But let’s say the client offers you that same amount of money for a similar assignment with a lot more work involved. You estimate it’ll take at least five hours or more to work on. That would leave you with an hourly rate of $40 an hour. If your goal is to earn $100 an hour or more, it wouldn’t be worth it to continue working on similar assignments for that client at that rate. Here’s an idea of how much to charge for 500-word article.
Does writing all day and getting paid for the creative work you’re turning in sound fun? It is! But what I’ve realized in my freelance business is that writing for paying clients is only a small portion of the job.
I spend about 30 percent of my time in my freelance business writing, another 30 to 40 percent marketing (which involves pitching ideas and sending out cold email pitches introducing myself to clients) and the other 30 to 40 percent of the time doing administrative work.
In my business, I count marketing as writing blog posts, writing LinkedIn articles and posts, emailing previous clients, emailing current clients for more work, staying on top of social media, scheduling social media posts and seeing what competitors are doing, working on freelance online courses and digital products.
Admin work involves getting set up with new clients, chasing down invoices and payments, looking at my business expenses, paying virtual assistants or independent contractors who help me and manage their work, updating my website and portfolio, as well as a bunch of other boring tasks.
Many freelancers aren’t prepared for this portion of the freelance job. Freelancers need to constantly be marketing—even when they’re busy. And the admin work isn’t sexy and can get complicated. If you aren’t organized, you can miss out on payments. Ignoring this portion of the freelance job is a big freelance mistake you can’t afford to make.
Freelancing is a lonely business. Sometimes the only other people you talk to are the mailperson or a cashier during the day (I know I was super chatty with strangers when I lived by myself and ran my freelance business from home). You might find you’re missing out on community and bouncing ideas of other coworkers or just feel tired and bored of your same element day in and day out.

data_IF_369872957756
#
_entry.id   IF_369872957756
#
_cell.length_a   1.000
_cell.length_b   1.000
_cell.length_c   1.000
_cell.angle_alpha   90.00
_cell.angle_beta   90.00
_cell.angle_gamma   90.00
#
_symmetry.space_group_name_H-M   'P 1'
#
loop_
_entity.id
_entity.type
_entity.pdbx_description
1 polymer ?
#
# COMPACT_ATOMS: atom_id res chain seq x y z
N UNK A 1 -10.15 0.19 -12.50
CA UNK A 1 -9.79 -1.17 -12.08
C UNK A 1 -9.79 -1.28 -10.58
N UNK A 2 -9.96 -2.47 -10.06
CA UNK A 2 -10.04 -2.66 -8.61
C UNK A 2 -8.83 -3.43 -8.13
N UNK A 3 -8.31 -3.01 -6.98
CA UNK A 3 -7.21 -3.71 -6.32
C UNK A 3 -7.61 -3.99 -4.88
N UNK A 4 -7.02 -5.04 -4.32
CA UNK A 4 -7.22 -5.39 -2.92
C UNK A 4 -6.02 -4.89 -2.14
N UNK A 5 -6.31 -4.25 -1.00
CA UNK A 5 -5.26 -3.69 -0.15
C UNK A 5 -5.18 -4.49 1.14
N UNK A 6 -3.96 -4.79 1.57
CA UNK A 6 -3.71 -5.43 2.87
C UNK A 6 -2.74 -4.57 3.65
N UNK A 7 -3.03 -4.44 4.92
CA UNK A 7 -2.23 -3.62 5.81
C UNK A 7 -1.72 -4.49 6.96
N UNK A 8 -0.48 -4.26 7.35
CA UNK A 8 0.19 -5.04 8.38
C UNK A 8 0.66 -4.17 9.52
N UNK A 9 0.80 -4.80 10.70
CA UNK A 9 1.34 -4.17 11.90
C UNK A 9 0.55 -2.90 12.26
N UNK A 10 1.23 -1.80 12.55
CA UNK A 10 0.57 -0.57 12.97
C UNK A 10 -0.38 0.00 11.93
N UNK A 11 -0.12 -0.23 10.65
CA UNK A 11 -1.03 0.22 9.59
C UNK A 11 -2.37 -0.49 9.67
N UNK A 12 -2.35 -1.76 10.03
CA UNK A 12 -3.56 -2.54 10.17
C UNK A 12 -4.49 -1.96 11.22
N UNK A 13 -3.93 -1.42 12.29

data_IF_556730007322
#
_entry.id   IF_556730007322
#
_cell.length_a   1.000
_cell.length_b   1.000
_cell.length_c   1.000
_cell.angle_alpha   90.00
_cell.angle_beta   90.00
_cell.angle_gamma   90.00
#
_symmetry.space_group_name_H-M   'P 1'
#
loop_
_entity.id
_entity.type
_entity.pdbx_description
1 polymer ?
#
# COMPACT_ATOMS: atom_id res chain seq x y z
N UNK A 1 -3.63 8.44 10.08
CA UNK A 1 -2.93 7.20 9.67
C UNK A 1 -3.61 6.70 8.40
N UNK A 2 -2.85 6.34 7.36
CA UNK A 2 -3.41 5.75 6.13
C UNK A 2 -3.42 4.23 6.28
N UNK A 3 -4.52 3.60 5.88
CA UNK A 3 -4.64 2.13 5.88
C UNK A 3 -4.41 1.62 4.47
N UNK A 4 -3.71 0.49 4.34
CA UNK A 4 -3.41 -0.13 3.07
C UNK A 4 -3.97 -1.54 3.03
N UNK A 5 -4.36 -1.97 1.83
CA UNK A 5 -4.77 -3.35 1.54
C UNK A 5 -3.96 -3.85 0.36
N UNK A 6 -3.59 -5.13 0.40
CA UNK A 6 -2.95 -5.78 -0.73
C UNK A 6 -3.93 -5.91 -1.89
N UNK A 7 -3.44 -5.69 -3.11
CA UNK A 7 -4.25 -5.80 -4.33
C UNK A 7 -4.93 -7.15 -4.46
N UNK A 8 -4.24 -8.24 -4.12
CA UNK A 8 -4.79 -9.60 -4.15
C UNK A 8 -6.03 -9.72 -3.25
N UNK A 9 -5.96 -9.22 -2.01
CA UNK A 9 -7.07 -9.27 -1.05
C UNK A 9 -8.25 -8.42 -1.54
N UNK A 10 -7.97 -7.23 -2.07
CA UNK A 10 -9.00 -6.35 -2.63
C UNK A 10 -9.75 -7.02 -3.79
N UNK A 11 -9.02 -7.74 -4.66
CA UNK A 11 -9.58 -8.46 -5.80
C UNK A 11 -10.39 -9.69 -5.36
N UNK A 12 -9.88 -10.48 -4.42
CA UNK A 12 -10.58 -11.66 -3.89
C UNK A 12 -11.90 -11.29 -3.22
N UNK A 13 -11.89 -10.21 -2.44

I suggest freelancers connect with online communities—Facebook groups, Reddit threads, Quora, alumni groups and slack groups—as well as try to find local communities of entrepreneurs who have meetups. I also find that leaving my home office and working in a coffee shop or library around other people who are working helps me feel “connected.”
The lonely freelance life isn’t for everyone and if you find you don’t like it—and aren’t satisfied with the socializing you’re doing outside the home outside of business hours—you might want to look into taking a part-time job.
One important aspect of becoming a successful freelancer is to ask for referrals and recommendations, promote your work, and let others know about your freelance achievements. For many of us freelance writers—especially those introverts—it can feel uncomfortable, salesy, and just downright icky to talk about ourselves and try to sell others on our skills so they will hire us. You’ll need to promote yourself and your skills on social media as a freelancer.
One strategy I use to get over those imposter syndrome feelings as a freelancer is to remind myself that I’m doing work that can help others. I didn’t get into freelancing just for the money. I wanted to work on meaningful assignments with interesting clients and share their messages to help others improve their lives. When I tell myself that selling my services and skills allows me to do more of that “good work” it helps me feel more confident.
If you’re concerned about some of the biggest freelance mistakes and need some help managing your business, reach out for freelance coaching services.
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Email Diana about opportunities: Diana(at)DianaKelly.com.